The entire team helped launch citymill.com, which, Killips writes, is a continuation of one of the company’s core values of exceptional customer service. The goal is to have customers feel as valued online as they do in the stores.
Killips has been operating e-commerce businesses since 2015 but says launching citymill.com involved a different set of challenges than he was used to because of its scale and complexity. The three biggest challenges were gathering product content, rolling it out to the City Mill stores and adjusting the corporate mindset and processes to this new way of engaging customers.
“City Mill has over 30,000 SKUs,” he writes, using retail jargon for individual products. “When we launched, there wasn’t any central database anywhere in the nation where we could access ready-to-publish content. As a result, we’ve had to build our own database of images, specifications and product information. Our team has done a fantastic job at meeting this challenge. It’s a never-ending battle because we’re constantly bringing in new, exciting and innovative products.”
While online sales have grown during COVID-19, especially for cleaning and sanitizing products, they make up a small but growing piece of the company’s overall sales, Killips writes.
“We have a five-year road map of how we’re going to improve citymill.com to continue meeting customer expectations,” he writes. “Our current site is simply the first iteration, albeit a very important first step in the journey. The e-commerce landscape continues to evolve rapidly, and companies need to have the appetite and culture to continue evolving with it.”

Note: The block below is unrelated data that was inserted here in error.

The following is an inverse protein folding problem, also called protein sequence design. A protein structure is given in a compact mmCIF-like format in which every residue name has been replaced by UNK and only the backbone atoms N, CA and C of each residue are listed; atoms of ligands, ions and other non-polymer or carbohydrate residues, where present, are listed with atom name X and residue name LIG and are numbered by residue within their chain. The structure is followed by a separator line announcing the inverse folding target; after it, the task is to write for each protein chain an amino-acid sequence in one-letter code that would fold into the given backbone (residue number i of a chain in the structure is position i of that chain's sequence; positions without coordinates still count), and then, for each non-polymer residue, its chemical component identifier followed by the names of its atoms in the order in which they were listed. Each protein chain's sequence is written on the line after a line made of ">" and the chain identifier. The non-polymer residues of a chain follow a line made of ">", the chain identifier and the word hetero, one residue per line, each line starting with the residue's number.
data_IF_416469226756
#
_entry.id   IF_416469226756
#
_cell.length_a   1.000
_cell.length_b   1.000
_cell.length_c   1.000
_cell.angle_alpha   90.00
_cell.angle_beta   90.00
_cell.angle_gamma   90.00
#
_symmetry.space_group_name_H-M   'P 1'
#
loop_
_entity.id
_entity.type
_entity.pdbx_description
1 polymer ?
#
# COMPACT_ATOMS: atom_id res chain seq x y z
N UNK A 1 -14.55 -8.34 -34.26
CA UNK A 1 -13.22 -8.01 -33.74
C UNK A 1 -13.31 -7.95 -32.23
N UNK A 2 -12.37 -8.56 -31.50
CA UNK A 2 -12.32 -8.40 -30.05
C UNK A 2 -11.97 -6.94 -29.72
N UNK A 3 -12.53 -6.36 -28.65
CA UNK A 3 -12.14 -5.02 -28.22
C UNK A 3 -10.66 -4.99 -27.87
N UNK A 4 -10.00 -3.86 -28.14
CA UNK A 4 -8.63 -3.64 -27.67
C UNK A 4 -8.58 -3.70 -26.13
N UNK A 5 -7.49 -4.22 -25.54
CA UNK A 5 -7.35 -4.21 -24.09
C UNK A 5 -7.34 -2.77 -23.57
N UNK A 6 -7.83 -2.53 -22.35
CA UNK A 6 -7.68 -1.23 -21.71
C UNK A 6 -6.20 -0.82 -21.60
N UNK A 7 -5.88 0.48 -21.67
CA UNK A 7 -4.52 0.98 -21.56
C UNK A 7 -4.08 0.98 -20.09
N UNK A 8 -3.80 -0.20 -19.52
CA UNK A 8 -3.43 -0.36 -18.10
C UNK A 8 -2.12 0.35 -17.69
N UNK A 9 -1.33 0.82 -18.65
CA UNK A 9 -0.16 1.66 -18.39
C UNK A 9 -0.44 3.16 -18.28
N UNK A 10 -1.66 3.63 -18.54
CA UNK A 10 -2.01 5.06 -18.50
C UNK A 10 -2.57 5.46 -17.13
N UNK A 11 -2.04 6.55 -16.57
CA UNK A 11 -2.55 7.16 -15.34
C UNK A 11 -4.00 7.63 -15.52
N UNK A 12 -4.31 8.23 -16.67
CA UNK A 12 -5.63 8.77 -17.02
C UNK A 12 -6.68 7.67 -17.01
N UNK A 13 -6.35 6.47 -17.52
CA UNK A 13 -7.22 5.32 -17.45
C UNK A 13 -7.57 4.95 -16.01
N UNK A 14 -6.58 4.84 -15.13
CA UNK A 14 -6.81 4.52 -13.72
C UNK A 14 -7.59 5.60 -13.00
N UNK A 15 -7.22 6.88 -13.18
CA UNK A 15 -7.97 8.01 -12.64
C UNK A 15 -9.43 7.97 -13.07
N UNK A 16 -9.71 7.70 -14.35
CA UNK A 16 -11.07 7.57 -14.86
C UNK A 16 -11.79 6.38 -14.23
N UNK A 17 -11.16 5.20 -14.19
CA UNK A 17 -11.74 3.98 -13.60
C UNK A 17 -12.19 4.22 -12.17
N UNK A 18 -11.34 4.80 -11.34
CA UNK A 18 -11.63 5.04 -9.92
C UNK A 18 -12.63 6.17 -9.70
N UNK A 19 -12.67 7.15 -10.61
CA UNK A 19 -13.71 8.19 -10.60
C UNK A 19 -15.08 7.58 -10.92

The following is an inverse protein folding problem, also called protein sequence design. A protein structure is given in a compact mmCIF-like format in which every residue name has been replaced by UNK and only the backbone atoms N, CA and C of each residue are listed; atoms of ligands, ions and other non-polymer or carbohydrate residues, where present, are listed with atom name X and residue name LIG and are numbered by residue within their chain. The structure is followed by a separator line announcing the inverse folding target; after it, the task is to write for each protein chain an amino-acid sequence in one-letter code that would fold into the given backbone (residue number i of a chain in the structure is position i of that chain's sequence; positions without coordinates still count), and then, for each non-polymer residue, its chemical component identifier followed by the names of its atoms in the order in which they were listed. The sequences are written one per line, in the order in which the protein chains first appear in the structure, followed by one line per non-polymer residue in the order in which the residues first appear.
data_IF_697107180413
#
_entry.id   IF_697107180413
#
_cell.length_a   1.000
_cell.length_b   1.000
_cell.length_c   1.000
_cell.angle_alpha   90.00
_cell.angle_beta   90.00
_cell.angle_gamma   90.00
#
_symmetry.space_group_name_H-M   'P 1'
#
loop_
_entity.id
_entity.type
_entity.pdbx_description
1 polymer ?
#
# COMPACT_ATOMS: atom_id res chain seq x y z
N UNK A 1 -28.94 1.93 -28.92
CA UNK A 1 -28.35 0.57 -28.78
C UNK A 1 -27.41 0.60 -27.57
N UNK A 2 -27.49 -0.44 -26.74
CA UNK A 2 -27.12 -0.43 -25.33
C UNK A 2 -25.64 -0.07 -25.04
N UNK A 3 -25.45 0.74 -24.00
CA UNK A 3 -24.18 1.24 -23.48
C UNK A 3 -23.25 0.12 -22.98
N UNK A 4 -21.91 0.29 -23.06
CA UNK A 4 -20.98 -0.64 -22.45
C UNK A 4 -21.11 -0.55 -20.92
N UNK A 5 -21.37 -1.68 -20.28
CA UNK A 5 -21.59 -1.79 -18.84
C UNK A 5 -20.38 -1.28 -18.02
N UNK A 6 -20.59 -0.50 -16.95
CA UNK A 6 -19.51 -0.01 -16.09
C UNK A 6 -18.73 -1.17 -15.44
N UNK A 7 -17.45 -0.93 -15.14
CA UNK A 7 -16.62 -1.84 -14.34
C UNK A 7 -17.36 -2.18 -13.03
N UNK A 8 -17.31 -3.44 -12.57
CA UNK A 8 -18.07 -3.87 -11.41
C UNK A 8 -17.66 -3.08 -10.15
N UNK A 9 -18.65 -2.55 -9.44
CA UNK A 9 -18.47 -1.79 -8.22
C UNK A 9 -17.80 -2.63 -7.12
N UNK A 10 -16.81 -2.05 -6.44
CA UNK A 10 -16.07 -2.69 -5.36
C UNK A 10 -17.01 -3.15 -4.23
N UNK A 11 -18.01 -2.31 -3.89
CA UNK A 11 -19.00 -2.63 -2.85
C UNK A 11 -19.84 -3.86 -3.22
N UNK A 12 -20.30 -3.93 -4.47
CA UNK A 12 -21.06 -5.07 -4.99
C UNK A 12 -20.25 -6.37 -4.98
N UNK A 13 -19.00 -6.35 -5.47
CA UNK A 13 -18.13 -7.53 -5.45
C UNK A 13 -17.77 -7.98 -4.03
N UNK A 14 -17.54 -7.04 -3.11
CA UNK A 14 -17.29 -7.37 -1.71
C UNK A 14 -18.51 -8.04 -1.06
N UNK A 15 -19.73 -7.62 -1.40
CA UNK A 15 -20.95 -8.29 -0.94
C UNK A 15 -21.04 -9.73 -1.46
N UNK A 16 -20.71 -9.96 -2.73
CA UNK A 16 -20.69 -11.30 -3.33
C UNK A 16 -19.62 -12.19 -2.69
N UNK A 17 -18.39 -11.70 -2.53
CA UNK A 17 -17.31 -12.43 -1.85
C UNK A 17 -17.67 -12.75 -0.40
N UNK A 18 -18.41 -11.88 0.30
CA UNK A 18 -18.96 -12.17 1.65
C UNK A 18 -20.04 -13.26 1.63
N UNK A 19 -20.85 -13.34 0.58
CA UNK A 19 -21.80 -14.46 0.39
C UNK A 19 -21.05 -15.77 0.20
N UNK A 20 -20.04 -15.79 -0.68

The Hawai‘i Island bakery, store and restaurant saw a 250% increase in online sales for April compared to March, according to GM Connie Koi. On the surface, that may seem like unexpected success, but it was based on years of work.
The bake shop began selling online in 2003 shortly after it was taken over by aio, which is also the parent of Hawaii Business Magazine. In 2018, it began using email marketing company Mailchimp and now has a list with over 10,000 contacts, Koi says.
“We recognized the need for improvement for our e-commerce before the crisis. Since the summer of 2019, we have been investing and working with Upspring (a Honolulu-based digital and data consultancy also owned by aio) to enhance our online presence and experience.”
One of its most popular in-person purchases are malasadas, so the company pivoted to selling DIY malasada kits online. “By shifting gears and selling them unprepared, they are penetrating a different market and are cutting out the majority of the expense in the finished product: personnel and electricity/gas,” says Derek Gabriel, co-founder and owner of local tech company Ignite Solutions.
Being digitally capable and agile allows you to pivot quickly when your situation changes, or the world does, as it did in March. Aletha Thomas, founder and owner of Monkeypod Jam, says her Kaua‘i-based company launched a Community Supported Agriculture online program to support local farmers. In “just 21 days, (we) maxed out, providing 180 produce boxes each week,” she says.
The CSA program was a public service, not a revenue generator, but it opened the door for Monkeypod Jam to offer take-home dinners, which include quiche, soup and cabbage rolls. It also offers Saturday brunch, to go.
Read Part II: E-Wisdom for E-Commerce Newbies from Local Companies